4. Fee Scale—Prices, Pricing, Rates, Fee Range

    When talking numbers around the amounts you charge for your services, most therapists find it’s better received to refer to pricing, prices, and rates, as a “fee range”  or "price range" instead of a “fee scale.” Using the term “fee range”  is associated with “a range of services and fees.” People seem to understand that concept easily. A fee range connotes choices and options whereas “fee scale” suggests some type of ranking or judgement.

    That’s enough for today about money matters and getting paid. Next time we’ll address wording around sliding scale which is a whole topic in itself!

    Lynne Azpeitia, LMFT, AAMFT Approved Supervisor, is in private practice in Santa Monica where she works with Couples and Gifted, Talented, and Creative people across the lifespan. Lynne’s been doing business and clinical coaching with mental health professionals for more than 15 years, helping them develop their careers and practices. To learn more about services, training or the monthly LA Practice Development Lunch visit www.Gifted-Adults.com or www.LAPracticeDevelopment.com.

    1. 10/31/2019 8:00 PM | Mike Johnsen (Administrator)
      Billie Klayman

      Valerie "Billie"
      Klayman, LMFT
      Chief Financial Officer

      November’s Featured Member:
      Lauren Hooten, AMFT

      (Originally printed in 2017)

      Each month I write about our members and their connection to our chapter. This month's Spotlight is from 2017 and features Lauren Hooten, LMFT, a member of our LA-CAMFT chapter.

      In Lauren's words:

      It’s 2012, and I am in a large office building at a software company in Santa Monica after several rounds of interviews. I scan the faces to assess if the PowerPoint was well received. After questioning references, the VP says they will put together a job offer package.

      Sitting in my car afterwards, thoughts and emotions are out of sync. “This is a fantastic opportunity . . . My last interview was with a Director relocating to the office in France. I could live in Paris again! Wasn’t this my goal with an International Business degree? Shouldn’t I be elated and fulfilled?”

      With therapy and soul-searching, I discover that alignment with values and making a personal impact are missing as an IT Consultant.

      The next career step is applying to graduate programs in psychology. As a Myers-Briggs INFP, creating unity is the color of my parachute. Indeed, my first college course was Intro to Psychology at Stanford University at a summer term before senior year in high school.

      Being a therapist is an opportunity to integrate mind, body, and soul to empower others. What a privilege to heal the human spirit!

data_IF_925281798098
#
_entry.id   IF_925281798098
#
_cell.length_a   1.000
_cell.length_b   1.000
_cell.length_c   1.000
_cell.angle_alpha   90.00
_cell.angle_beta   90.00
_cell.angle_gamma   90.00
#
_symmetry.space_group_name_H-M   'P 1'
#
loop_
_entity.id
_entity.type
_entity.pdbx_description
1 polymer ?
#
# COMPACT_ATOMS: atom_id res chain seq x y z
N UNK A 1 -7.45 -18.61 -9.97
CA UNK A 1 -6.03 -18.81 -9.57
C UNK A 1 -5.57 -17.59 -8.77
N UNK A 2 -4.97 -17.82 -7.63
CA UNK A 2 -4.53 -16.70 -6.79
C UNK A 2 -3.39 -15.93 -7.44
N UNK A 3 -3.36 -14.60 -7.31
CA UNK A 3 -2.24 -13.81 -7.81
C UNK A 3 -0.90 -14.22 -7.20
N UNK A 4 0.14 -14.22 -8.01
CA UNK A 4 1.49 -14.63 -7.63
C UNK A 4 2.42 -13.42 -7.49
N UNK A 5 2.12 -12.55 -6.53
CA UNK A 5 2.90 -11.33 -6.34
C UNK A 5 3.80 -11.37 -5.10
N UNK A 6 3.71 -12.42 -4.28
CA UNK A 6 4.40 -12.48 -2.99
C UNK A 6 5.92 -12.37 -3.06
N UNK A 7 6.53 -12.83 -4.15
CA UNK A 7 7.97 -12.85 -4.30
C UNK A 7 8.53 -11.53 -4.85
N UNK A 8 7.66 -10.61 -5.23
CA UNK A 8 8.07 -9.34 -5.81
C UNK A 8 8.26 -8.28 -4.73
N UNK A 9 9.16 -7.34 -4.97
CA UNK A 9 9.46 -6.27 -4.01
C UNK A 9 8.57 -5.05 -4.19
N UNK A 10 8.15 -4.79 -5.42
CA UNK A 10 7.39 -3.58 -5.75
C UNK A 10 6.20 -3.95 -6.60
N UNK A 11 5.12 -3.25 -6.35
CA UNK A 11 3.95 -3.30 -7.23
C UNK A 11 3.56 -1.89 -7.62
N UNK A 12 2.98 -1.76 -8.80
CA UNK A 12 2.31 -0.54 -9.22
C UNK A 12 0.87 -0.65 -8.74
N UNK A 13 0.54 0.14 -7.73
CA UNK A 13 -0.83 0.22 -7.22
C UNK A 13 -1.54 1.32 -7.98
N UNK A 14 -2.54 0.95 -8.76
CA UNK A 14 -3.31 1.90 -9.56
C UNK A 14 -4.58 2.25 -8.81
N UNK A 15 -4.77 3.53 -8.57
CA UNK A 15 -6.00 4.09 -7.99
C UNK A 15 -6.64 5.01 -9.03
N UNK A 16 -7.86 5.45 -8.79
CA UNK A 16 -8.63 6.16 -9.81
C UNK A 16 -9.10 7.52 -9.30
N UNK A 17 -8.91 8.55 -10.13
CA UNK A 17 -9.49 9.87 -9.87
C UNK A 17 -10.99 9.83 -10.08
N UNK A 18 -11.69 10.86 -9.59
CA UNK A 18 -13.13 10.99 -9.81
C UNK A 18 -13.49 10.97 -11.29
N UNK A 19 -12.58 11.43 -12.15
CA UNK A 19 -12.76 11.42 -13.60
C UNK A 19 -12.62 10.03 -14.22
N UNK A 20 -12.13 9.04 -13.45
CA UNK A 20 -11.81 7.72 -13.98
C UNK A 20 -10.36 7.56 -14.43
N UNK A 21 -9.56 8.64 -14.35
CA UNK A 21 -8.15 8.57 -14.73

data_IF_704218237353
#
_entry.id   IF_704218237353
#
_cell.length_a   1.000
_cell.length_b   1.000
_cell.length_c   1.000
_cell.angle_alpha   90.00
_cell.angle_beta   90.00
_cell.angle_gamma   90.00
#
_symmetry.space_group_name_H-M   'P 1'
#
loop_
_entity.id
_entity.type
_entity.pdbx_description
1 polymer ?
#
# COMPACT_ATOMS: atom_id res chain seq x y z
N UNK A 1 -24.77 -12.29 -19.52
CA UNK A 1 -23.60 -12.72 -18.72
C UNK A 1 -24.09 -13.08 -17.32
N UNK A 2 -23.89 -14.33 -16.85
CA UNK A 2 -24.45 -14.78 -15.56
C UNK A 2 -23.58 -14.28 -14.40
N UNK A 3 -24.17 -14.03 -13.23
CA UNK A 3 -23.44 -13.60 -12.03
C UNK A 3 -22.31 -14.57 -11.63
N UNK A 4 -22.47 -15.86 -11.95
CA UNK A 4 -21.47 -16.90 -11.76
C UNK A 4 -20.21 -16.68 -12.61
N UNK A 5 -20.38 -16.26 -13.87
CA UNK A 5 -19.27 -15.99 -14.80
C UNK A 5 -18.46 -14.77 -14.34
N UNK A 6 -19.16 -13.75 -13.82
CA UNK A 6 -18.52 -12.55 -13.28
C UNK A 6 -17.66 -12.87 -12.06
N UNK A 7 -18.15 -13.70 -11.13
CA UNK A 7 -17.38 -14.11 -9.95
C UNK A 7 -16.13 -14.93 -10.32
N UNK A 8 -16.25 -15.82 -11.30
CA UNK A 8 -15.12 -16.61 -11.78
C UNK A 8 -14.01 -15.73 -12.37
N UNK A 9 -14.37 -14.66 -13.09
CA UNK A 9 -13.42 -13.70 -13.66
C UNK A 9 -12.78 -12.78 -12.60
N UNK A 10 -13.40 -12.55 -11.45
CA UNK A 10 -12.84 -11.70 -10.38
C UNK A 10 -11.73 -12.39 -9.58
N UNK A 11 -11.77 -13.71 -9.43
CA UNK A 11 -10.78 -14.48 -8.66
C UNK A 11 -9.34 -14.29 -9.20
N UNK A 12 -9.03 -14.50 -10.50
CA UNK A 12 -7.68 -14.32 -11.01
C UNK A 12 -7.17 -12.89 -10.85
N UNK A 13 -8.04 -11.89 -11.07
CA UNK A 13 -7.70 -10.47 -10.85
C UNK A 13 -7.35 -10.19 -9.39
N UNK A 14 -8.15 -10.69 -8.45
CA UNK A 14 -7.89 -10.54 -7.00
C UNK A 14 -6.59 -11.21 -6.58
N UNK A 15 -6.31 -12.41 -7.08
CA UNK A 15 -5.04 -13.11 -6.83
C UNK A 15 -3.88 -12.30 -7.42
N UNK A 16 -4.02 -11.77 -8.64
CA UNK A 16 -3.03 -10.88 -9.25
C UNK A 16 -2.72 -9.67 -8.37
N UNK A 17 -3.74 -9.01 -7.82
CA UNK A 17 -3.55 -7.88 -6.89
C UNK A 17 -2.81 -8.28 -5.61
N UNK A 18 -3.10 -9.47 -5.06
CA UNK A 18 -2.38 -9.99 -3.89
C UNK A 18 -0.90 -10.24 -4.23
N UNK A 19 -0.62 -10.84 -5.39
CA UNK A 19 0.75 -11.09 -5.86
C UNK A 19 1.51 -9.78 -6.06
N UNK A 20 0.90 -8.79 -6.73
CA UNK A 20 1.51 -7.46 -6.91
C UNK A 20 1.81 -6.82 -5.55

As an Associate Marriage and Family Therapist, I have been fortunate for the opportunity to serve as LA-CAMFT’s Chair of Registration since February 2017. The generosity of established clinicians who reach out, encourage participation and advocate for pre-licensed members fosters a culture of trust.

      This is a safe space to be involved! Celebrating the accomplishment of newly licensed therapists is inspiring, and they are role models. I acknowledge the pre-licensed members who share their successes and struggles authentically. With all the uncertainties during a career transition, being part of this community provides connection and momentum.

      Since graduating from Antioch University in 2015, my enthusiastic idealism is constantly challenged by reality. I under-estimated the resources required for licensure. As a career-changer with financial obligations, grit and creative economic finesse are insufficient. Without a paying internship, it’s time for some tough choices!

      As therapists, we expect clients to tolerate discomfort and grow. Likewise, there are areas to expand my comfort zone. Defining a mission statement, updating LinkedIn and launching a web site would convey serious intention and skills. As a professional, I am called to a higher level of integrity. I often complain about pre-licensed circumstances without taking action.

      Bemoaning the lack of supervisors and paying internships does not encourage a meaningful discourse. Requesting meetings with respected professionals, being curious and asking questions opens doors. There are so many opportunities to reach out!

      I am clear that securing my own oxygen mask first allows me to be a contribution to others. With a commitment to health and relationships, I look forward to continuing the journey of discovery.